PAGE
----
Spot gold prices for physical gold bullion closed higher in London for the sixth week running on Friday.
Gold shot to $684.50 per ounce just as the European session ended, up nearly 2% from the week's low – and 1.5% higher from the previous week's close.
Spot gold prices also rose for the week against all other major currencies – including Sterling, Euros, Yen and the commodity currencies of Canada and Australia.
For British investors, gold ended the week in London above £345.25 per ounce, its highest price since Feb. 26th.
Against the Euro, gold hit €506.50 per ounce at the London close, its high for the week.
Indeed, gold recorded its fourth weekly gain versus the Euro, even as the European currency hit a two-year high against the Dollar and recorded fresh lifetime highs against both the Swiss Franc and Japanese Yen.
(Why does gold keep outperforming all world currencies? Click here for the big picture...)
Friday's big move came on mixed US inflation data and a lower than expected trade deficit for Feb.
On the currency markets, the Euro rose above $1.3500 for the first time since Jan. 2005. Sterling recorded a 3-month spike just shy of $1.9900.
But those moves were still beaten by the price of physical gold bullion.
The US data showed Producer Prices – the prices paid to factories and farms – gaining 1.0% in March. That came on top of a 1.3% rise in Jan., and it was well ahead of Wall Street's consensus expectation of a 0.7% increase.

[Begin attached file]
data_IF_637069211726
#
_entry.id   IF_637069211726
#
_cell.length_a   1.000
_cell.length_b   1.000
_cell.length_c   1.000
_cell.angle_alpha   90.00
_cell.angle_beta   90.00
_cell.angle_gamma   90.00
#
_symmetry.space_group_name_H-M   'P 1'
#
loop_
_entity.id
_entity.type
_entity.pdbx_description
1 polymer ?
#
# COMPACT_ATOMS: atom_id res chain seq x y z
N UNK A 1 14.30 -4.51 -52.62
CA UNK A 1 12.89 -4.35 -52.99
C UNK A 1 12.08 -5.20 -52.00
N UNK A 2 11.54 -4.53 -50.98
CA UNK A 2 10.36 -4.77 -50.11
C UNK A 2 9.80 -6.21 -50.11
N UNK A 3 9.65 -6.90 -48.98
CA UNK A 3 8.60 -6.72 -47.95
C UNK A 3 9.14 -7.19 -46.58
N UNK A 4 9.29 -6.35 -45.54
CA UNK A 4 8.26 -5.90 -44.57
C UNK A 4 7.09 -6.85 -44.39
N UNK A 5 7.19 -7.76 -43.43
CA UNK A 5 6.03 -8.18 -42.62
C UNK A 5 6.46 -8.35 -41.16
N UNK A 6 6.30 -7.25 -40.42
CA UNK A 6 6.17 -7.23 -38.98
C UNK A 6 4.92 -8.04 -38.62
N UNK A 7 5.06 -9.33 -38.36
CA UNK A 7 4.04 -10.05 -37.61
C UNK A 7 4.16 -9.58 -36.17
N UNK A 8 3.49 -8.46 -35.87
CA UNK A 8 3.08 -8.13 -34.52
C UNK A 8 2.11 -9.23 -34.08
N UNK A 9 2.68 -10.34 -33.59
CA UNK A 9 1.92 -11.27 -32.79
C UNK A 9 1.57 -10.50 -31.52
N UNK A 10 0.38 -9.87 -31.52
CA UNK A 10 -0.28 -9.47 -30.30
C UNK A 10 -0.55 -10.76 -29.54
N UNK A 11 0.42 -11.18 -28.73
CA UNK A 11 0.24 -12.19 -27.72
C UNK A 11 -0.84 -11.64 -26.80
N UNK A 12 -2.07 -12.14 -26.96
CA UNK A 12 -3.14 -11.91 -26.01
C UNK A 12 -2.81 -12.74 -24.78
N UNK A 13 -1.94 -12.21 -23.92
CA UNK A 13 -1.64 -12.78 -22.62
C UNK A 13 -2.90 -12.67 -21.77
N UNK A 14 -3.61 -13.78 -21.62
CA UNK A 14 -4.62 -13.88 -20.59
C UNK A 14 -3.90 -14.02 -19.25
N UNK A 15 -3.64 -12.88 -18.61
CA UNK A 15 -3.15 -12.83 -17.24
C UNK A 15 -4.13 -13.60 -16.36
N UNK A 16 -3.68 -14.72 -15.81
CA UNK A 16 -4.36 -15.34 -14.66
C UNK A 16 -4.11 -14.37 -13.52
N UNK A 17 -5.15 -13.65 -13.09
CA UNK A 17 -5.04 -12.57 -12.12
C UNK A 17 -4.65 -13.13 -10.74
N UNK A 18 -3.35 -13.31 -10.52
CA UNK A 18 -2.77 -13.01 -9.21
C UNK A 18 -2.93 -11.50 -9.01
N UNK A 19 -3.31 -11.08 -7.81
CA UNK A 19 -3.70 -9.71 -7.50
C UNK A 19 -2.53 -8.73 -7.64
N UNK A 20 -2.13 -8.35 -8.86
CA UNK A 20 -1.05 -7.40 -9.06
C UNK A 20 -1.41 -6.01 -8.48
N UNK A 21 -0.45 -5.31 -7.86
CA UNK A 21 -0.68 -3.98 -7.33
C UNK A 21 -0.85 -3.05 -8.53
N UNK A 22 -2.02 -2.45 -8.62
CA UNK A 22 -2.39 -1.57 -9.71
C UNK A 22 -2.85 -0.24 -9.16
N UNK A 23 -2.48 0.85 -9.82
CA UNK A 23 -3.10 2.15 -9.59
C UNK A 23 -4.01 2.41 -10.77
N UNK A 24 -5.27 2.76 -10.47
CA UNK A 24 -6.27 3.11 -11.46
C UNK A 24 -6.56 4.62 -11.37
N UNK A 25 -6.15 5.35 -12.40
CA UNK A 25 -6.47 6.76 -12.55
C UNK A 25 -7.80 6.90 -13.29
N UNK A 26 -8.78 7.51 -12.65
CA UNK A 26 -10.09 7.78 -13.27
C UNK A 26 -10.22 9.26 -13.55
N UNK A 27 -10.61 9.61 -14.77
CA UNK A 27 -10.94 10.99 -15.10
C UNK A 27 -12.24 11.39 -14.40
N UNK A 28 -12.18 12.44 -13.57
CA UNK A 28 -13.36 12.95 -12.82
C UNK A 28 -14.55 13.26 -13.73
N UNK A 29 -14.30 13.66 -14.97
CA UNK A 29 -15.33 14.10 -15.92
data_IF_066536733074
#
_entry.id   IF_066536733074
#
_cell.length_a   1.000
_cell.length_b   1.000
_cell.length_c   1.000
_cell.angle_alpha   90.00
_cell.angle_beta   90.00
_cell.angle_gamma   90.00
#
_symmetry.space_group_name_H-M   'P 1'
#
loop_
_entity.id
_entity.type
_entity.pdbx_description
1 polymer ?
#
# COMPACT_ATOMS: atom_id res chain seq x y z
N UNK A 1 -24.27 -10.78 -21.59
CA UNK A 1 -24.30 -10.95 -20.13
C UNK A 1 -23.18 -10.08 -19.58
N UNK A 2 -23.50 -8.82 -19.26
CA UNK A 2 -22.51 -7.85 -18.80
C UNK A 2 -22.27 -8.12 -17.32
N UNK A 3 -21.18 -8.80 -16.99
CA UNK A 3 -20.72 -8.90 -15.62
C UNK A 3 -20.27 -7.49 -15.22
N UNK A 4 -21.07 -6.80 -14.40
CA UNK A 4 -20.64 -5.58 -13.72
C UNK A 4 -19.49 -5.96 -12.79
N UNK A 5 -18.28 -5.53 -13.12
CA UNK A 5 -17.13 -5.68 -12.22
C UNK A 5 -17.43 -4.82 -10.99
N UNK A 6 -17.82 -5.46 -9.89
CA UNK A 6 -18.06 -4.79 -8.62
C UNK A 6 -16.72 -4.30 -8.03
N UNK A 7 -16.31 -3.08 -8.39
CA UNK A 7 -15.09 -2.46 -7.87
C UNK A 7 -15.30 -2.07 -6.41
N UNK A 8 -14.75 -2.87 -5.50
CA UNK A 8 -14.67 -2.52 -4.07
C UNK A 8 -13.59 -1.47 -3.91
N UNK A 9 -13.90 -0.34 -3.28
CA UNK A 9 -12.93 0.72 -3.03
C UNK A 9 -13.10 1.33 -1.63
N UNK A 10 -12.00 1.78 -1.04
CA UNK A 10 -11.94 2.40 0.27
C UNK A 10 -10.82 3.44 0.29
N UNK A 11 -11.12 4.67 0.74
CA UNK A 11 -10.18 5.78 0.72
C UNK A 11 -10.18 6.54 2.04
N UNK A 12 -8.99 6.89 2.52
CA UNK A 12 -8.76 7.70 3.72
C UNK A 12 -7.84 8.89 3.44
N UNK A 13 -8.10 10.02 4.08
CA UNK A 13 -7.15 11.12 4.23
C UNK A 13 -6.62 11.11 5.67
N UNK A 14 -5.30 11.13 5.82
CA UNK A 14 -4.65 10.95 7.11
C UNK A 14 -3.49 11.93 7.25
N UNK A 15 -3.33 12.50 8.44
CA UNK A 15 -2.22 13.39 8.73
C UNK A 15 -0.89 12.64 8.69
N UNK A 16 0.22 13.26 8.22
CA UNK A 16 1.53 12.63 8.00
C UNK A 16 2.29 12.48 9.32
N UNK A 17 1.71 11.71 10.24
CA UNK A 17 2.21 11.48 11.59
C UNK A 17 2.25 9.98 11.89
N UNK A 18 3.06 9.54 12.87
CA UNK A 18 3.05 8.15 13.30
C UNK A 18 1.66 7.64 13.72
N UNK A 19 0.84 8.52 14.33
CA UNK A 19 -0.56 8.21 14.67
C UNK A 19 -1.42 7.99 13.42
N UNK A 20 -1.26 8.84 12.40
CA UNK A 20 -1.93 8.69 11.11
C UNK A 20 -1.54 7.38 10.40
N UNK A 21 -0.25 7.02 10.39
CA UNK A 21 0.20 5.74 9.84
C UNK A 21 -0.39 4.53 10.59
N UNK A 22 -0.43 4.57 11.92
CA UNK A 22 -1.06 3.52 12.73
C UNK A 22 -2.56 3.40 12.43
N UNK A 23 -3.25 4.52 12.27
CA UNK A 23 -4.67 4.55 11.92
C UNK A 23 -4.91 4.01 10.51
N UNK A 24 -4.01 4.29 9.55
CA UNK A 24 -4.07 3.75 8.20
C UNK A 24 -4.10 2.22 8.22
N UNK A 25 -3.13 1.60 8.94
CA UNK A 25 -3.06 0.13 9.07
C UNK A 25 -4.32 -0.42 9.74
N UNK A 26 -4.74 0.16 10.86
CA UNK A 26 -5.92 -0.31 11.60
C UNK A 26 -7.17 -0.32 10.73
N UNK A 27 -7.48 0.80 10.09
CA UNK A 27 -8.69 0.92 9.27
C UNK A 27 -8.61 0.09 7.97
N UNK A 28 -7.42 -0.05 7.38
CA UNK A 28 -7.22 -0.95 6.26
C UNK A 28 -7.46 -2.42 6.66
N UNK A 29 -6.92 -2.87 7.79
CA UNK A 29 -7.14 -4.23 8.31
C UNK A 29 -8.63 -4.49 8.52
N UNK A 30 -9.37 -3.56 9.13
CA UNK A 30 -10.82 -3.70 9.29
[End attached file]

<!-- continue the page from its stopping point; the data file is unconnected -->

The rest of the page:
But the "core" PPI was static last month, according to the Labor Dept., recording a 0.0% change. And the core PPI excludes fuel and food, those mere fripperies of modern life.
The cost of living in the United States isn't rising, in other words, just so long as you don't drive or eat.
"Further policy firming might prove necessary to foster lower inflation," said the US Fed's top officials at their March meeting.
But despite hiking interest rates 17 times from the "emergency" low of 2002-04, the Fed has now watched its own preferred measure of inflation – so-called "core" consumer prices – bounce around the top of its comfort zone for the last 3 years.
"The Labor Department is forecast to report on [Tues] April 17 that its consumer price index rose 0.6% in March after a 0.4% gain in February," noted Bloomberg, "while core inflation held at 0.2%."
Many serious economists have come to view Washington's official inflation data as grossly inaccurate, however. (Click here for more...)
This weekend's G7 meeting of world-leading finance ministers in Washington may also help to push fresh investment Dollars into gold next week.
European politicians are expected to demand higher Japanese interest rates, angry that Tokyo is allowing the Yen to sink in a bid to steal market share from Eurozone manufacturers.
"We think that Japanese growth is without doubt picking up," said Jean-Claude Juncker, EU finance minister, recently. "We think that the exchange rate must reflect the fundamental facts of the Japanese economy.
"Our Japanese friends know that. And we are watching them."
You can get the full story on the EU-Japan battle – and what it means for gold – here...